The Pollster & the Nazis
How do we come to form our views, individually and collectively? This question bemused ancient philosophers, and continues to fascinate contemporary students of public opinion. In the last few years, no theory on this topic has been more widely discussed than that of the “spiral of silence,” advanced in a book by that name, subtitled “Public Opinion—Our Social Skin,” by Elisabeth Noelle-Neumann-Maier-Leibnitz.1 The author is Germany’s leading pollster, a prominent adviser to Chancellor Helmut Kohl, and the 1990 winner of the Helen Dinerman Award (for outstanding contributions to research methodology) of the World Association for Public Opinion Research. Her book, originally published in Germany in 1980, has just appeared there in a new edition.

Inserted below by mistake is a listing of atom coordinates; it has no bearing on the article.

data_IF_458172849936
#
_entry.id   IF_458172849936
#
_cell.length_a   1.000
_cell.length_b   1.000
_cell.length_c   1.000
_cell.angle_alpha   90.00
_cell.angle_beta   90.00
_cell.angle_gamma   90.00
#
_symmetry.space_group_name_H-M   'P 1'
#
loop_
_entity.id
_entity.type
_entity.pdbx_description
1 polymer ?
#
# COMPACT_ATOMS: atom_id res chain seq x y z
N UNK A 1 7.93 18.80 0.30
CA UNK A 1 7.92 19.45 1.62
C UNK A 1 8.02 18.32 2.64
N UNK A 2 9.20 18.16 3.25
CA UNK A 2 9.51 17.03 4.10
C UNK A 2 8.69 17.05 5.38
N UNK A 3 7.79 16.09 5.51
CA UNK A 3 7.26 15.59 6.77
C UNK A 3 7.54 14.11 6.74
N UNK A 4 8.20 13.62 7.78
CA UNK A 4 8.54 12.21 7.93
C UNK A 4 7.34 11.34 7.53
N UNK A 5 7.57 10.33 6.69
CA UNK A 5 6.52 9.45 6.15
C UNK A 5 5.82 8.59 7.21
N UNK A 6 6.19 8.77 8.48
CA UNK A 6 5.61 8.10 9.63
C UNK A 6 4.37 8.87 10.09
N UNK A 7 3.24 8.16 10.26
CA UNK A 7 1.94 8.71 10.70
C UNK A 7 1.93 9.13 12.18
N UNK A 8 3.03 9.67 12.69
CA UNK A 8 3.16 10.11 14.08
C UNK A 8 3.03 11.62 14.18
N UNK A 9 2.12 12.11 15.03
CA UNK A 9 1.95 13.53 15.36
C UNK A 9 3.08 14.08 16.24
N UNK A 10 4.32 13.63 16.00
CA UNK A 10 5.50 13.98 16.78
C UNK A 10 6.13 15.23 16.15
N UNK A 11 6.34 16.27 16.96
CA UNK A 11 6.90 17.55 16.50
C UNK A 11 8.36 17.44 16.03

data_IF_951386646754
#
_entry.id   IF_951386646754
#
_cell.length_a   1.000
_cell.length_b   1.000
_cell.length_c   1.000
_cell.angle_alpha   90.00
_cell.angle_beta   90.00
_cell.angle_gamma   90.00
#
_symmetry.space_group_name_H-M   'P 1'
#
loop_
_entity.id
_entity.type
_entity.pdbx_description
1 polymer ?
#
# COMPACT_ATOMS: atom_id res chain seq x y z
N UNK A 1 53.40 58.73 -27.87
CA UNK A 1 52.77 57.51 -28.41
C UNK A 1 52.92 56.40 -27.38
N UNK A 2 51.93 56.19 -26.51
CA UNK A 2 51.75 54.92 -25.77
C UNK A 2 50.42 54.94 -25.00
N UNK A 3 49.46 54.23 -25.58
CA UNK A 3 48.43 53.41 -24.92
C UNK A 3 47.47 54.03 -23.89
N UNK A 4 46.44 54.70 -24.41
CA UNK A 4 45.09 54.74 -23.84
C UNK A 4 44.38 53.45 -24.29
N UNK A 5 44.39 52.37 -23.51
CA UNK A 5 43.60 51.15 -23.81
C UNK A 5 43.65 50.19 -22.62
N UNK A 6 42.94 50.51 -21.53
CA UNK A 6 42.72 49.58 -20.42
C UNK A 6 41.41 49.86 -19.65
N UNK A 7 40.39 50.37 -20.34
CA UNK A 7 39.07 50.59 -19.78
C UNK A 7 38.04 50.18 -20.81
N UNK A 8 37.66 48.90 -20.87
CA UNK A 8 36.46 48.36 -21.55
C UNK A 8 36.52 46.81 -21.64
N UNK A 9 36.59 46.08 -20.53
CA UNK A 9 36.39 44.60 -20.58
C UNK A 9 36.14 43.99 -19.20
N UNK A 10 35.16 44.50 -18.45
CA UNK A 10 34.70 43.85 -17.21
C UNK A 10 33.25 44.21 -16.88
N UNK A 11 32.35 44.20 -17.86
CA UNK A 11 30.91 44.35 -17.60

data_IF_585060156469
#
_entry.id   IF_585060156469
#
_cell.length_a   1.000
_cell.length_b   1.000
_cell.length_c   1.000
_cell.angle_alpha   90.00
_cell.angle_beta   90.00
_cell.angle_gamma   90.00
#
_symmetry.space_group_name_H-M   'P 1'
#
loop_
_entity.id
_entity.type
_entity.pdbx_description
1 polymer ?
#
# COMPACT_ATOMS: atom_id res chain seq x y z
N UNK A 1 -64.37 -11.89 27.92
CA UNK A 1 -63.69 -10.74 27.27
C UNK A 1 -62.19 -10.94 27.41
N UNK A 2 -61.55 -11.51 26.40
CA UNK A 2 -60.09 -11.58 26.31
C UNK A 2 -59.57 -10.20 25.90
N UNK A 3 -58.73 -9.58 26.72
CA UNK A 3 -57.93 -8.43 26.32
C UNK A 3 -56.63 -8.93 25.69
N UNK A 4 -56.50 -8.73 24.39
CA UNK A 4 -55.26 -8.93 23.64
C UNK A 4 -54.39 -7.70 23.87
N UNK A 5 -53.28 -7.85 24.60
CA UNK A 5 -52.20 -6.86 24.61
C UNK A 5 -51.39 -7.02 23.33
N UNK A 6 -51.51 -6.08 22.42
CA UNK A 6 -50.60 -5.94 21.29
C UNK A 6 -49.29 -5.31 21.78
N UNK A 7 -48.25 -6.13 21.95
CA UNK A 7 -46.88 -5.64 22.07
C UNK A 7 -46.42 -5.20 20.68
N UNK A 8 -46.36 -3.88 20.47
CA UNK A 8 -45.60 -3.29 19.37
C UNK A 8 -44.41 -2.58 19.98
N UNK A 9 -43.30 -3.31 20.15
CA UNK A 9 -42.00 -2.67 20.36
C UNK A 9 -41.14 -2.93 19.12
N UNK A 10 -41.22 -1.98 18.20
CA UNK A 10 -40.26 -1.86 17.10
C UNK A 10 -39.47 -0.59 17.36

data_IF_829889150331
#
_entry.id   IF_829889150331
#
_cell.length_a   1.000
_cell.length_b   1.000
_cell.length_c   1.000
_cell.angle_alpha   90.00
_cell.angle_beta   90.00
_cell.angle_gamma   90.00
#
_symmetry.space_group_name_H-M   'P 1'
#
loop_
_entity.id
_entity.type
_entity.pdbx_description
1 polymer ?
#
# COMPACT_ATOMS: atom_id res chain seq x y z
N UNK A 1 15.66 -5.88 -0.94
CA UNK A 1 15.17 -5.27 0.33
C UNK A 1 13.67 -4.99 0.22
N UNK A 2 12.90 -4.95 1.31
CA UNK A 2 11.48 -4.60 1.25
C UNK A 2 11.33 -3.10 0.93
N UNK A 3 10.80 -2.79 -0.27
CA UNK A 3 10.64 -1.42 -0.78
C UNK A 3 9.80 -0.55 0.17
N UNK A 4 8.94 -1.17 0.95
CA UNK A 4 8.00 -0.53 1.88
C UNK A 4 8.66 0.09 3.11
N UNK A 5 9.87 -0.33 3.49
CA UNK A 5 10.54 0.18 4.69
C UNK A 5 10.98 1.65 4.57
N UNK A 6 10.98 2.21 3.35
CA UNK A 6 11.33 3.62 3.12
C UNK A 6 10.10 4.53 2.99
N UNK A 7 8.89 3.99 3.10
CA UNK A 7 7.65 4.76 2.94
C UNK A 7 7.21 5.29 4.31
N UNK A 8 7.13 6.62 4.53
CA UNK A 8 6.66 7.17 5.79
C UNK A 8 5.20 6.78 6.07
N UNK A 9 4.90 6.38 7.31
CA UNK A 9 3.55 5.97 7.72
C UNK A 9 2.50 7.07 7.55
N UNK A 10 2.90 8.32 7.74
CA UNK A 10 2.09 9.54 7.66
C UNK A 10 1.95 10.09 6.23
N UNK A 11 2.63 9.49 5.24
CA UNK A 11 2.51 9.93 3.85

Noelle’s thesis is that public opinion tends to conform to whatever is generally supposed to be the majority view on an issue, since those who already hold that view feel comfortable in expressing it, while those who think otherwise are reluctant to speak up. This same hypothesis was advanced in 1968 by Gary Schulman, but he unfortunately neglected to give it a memorable label, and has not won any awards for it. The “bandwagon effect” is, in fact, a long-familiar and much-studied phenomenon in public-opinion research.
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